Of course, as technology evolves and we manage to successfully address some of the data challenges in healthcare, AI’s ability to make meaningful predictions from complex and multimodal data will continue to grow.
Yet still, there may not always be prior examples for deep learning algorithms to build on. A patient may present with a unique combination of symptoms. A new drug may have unforeseen side effects. Such novel variations occur all the time in clinical practice; defying what can be algorithmically derived from historical data. Or as AI pioneer Gary Marcus puts it: “in a truly open-ended world, there will never be enough data .”
This raises even more fundamental questions about the complementary nature of AI and human expertise – and the future course of AI innovation we set for ourselves. In our excitement about the possibilities of deep learning, have we become too one-sidedly focused on big data as the fuel of all AI innovation? What about the rich body of clinical and scientific knowledge that we have already acquired over the ages? Can we find new and creative ways to bring together the best of both worlds?
These are questions I will explore in more detail in a future article, and I very much welcome your thoughts as well – because I truly believe there is never one single approach that renders all others useless or obsolete.
Medicine is complex. Intelligence is multifaceted. Only by acknowledging this complexity can we advance healthcare in a meaningful way – combining the best of what human experts and AI have to offer, and ultimately allowing them to deliver better patient care together.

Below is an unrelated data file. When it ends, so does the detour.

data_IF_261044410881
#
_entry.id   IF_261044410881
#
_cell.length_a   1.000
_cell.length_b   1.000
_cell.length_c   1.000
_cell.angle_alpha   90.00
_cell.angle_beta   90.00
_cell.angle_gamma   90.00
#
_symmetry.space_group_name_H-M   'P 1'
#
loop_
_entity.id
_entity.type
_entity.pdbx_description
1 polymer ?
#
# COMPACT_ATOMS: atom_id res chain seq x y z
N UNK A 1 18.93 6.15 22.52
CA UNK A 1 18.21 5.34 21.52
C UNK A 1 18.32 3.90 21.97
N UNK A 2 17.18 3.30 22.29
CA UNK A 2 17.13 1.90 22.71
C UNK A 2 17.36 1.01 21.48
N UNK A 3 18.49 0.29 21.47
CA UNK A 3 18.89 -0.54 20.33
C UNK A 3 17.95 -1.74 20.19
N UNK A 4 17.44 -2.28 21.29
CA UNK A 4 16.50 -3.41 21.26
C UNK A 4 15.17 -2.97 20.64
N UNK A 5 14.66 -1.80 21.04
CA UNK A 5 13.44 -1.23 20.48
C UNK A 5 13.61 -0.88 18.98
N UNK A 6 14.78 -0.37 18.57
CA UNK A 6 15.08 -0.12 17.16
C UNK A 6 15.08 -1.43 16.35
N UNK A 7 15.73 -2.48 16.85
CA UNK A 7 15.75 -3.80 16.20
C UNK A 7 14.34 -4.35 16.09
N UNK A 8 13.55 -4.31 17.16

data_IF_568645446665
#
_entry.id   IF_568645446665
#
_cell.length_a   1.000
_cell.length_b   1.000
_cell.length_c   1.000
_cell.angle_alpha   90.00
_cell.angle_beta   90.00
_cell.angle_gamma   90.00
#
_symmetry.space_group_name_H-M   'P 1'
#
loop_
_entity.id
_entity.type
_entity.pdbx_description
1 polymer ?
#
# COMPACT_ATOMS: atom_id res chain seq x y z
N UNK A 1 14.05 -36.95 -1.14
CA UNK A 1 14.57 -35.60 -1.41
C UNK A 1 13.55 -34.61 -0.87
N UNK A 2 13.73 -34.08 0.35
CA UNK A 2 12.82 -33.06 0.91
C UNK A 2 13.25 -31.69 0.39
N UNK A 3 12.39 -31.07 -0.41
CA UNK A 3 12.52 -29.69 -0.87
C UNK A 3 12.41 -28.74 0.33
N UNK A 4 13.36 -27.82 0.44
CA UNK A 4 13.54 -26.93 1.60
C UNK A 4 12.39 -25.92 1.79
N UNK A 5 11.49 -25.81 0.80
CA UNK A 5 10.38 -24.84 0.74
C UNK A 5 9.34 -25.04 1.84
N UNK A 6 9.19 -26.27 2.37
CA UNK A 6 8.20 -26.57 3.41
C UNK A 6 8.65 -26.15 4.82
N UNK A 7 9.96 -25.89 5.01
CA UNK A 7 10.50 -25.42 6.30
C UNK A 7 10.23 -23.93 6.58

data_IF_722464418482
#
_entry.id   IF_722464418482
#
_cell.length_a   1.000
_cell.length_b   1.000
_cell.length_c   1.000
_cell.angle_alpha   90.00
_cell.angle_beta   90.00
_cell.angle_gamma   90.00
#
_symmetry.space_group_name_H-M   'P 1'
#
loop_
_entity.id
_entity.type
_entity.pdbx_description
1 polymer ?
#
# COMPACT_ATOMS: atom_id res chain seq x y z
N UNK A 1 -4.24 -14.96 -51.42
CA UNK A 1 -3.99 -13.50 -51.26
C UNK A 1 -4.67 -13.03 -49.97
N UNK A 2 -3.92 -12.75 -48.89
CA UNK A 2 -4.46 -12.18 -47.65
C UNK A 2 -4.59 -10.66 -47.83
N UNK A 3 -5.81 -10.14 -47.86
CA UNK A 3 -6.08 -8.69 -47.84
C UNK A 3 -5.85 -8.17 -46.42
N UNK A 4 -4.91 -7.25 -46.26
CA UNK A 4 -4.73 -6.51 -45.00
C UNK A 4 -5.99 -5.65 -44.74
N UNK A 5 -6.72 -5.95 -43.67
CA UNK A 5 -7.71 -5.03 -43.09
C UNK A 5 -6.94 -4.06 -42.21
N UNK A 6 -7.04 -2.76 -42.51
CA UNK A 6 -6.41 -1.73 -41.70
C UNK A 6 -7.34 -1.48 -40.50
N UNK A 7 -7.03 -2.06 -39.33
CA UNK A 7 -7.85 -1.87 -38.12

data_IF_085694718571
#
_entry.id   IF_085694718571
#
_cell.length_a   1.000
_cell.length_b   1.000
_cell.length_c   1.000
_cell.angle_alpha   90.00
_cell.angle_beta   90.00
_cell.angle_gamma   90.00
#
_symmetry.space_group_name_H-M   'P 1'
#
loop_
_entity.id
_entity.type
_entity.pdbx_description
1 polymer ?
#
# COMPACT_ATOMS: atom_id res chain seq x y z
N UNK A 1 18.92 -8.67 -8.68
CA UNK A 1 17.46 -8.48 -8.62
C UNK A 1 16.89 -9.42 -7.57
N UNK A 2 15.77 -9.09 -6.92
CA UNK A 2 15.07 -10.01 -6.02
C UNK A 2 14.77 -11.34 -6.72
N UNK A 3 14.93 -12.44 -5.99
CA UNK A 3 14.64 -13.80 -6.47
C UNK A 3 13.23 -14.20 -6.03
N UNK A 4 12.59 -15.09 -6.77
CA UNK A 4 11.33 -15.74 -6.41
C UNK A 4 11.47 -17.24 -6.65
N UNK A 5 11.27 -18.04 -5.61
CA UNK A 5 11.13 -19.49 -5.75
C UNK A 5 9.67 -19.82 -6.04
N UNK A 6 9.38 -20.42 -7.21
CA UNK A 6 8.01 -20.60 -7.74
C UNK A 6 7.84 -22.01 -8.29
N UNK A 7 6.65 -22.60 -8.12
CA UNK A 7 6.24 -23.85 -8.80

This article was previously published on the Philips News Center.
Author: Henk van Houten Executive Vice President, Chief Technology Officer, Royal Philips
 Marcus, G., Davis, E. (2019). Rebooting AI: building artificial intelligence we can trust.
 Topol, E. (2019). Deep medicine: how artificial intelligence can make healthcare human again.
 Aresta, G., Jacobs, C., Araújo, T. et al. (2019). iW-Net: an automatic and minimalistic interactive lung nodule segmentation deep network. Sci Rep 9, 11591. https://www.nature.com/articles/s41598-019-48004-8
 Nagpal, K., Foote, D., Liu, Y. (2019). Development and validation of a deep learning algorithm for improving Gleason scoring of prostate cancer. npj Digit Med 2:48 https://www.nature.com/articles/s41746-019-0112-2
 The National Academies of Science Engineering Medicine (2015). Improving diagnosis in health care. https://www.ncbi.nlm.nih.gov/books/NBK338596/
 McKinney, S.M., Sieniek, M., Godbole, V. et al. (2020) International evaluation of an AI system for breast cancer screening. Nature 577, 89–94 https://pubmed.ncbi.nlm.nih.gov/31894144/
 Obuchowski, N.A., Bullen, J.A. (2019). Statistical considerations for testing an AI algorithm used for prescreening lung CT images. Contemporary Clinical Trials Communications 16:100434 https://www.sciencedirect.com/science/article/pii/S2451865419301966
 Eykholt, K., Evtimov, I., Fernandes, E., et al. (2018) Robust physical-world attacks on deep learning models. arXiv preprint arXiv:1707.08945 https://arxiv.org/abs/1707.08945
 Van Hartskamp, M., Consoli, S., Verhaegh, W., Petkovic, M., Van de Stolpe, A. (2019). Artificial Intelligence in clinical healthcare applications: viewpoint. Interact J Med Res, 8(2): e12100. https://pubmed.ncbi.nlm.nih.gov/30950806/
Read the original post here.